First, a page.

9. kelly says:

    Always a fan. Glad to hear you are feeding your. Relative spirit. I’ll look forward to whatever comes, limited foul vocabulary and all.

  10. MaggieToo says:

    Hurrah for you!

    It’s so peculiar that just today I realized I hadn’t seen an email notice from you in ages, so I *manually* (O, the pain of it) found my way to your webiste to re-register in case I’d fallen off your subscription list.

    And then — this. I’m thrilled for you, and eagerly await any digital postcards you care to send from the Lands of Inspiration where you wind up wandering. Bon voyage!

  11. Mary says:

    Helloooo Michael,
    I’ve been waiting for you to post something! I’m so sorry that things are a bit fucked for you right now. ( I’ve got a filthy inner voice too, but secretly don’t we all. Mine unfortunately is not so secret!) Please travel, go places you love and places you’ve never been. Eat foods you’ve never tried before and then come back and tell us all about your great adventures and misadventures. I am not able to do any traveling right now due to lack of funds and unfortunately there are no free flights, so I will travel in my mind. Btw, Johnny Cash is good for a whole lot of things, so you keep singing! Looking forward to your next post, book, etc! Good luck and happy trails!

  12. Becky Miller says:

    What a fantastic plan, and I’m so glad you are doing this for yourself. Have fun in France this summer…we went last summer and didn’t pack warm clothes because it was summer vacation and then it rained all week and was chilly and I had to hunt around a French version of Wal-Mart for three hours trying to find leftover winter sale clothing in vaguely my children’s sizes. Pack a sweater.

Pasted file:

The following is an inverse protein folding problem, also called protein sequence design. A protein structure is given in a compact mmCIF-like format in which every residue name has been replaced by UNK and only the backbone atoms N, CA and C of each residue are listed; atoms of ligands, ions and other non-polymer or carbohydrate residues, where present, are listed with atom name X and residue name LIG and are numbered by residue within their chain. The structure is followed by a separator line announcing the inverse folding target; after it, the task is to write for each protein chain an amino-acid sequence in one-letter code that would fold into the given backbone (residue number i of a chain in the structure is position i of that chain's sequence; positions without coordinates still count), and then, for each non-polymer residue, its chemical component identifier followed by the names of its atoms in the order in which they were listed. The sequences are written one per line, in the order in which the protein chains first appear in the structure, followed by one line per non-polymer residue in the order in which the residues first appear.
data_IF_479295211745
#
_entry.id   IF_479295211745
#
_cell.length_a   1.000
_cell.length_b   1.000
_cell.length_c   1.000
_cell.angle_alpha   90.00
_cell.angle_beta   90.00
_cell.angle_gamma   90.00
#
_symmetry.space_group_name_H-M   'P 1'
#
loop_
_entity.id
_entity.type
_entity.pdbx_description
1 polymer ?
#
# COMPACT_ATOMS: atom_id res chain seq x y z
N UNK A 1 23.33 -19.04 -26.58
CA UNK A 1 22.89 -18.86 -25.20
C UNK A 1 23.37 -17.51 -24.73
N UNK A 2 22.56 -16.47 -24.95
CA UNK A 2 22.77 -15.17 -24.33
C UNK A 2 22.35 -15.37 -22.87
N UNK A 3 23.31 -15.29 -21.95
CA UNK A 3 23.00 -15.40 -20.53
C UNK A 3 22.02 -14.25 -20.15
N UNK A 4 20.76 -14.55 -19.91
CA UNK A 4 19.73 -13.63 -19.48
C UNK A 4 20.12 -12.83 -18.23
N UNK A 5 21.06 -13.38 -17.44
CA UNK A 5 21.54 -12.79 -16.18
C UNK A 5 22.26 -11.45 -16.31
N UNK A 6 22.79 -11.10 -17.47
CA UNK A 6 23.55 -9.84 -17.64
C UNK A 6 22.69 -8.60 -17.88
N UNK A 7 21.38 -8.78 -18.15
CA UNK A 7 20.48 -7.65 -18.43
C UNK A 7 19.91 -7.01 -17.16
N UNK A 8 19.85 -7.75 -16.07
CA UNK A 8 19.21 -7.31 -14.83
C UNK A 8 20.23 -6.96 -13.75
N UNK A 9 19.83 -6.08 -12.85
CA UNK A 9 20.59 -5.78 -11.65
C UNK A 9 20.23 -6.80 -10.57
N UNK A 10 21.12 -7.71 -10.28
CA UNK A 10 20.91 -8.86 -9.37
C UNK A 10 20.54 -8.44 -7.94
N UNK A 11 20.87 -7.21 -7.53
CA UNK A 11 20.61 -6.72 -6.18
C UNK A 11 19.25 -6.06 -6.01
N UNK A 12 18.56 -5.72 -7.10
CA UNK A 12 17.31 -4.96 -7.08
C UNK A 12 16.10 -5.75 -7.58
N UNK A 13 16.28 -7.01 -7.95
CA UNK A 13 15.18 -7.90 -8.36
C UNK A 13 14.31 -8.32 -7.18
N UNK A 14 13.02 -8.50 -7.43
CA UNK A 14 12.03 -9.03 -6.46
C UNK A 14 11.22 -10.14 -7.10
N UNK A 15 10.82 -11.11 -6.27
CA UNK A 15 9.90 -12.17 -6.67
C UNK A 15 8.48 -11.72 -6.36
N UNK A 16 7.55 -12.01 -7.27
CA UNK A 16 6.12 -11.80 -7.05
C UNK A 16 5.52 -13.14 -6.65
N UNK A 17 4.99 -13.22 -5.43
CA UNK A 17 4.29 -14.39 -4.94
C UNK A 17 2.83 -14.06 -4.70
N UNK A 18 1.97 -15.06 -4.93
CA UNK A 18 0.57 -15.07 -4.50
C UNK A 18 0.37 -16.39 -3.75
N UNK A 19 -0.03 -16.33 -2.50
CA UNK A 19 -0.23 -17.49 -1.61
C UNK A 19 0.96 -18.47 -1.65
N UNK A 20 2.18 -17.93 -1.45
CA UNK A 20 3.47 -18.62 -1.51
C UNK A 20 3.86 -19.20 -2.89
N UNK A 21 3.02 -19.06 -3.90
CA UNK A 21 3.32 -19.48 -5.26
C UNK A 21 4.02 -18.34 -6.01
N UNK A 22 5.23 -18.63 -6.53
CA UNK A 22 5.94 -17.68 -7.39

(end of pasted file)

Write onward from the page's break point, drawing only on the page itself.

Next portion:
• I have a deep, abiding love for sweaters and, from what I understand, they don’t exist in France. I very much appreciate the warning.

      Last time I was in France, it rained almost all the time and I loved every second of it.

  13. Christine says:

    Welcome back! Missed you.

  14. Christian Adams says:

    Sobering yet hopeful read, Michael. You touched on several things I shouldn’t have needed but nevertheless needed to be reminded of, not the least of which is my own mortality and penchant for procrastination. Sort of a kick in the ass. Much appreciated. Rock on.

    • Hello, Mr. B. Sunshine!

      You know, I’ve never thought of anything I’ve produced as “sobering”. Funny how, when death stares one in the face, the kick comes from behind.

      You rock on yourself, buster.

  15. Gladys says:

    Such a nice read. Welcome back 🙂

  16. about ten years ago I took six months off, after a decade of full time working with three chronic health conditions (one being partial deafness, which is a bit of a cheat, but still annoying). Turned out I really really liked to paint – and now I work part time, paint three days a week and have been shown in the NPG, amongst other achievements, and the chronic conditions have settled to the point of being almost undetectable. Just saying . . . . . (also, I’m going to Dublin and Cork next week, so will be very interested to read what you write about your probable trip)

    • Jane,

      First off, I take pride in the fact that I, a silly American, actually knew what you meant by the NPG without resorting to Google.

      Second off, what I did Google was “Jane Gardiner painter” and am SO freaking glad I did because I think I am in love with your work. To Sense What Is Coming speaks to me on a very deep level. I look forward to a more thorough examination of your page.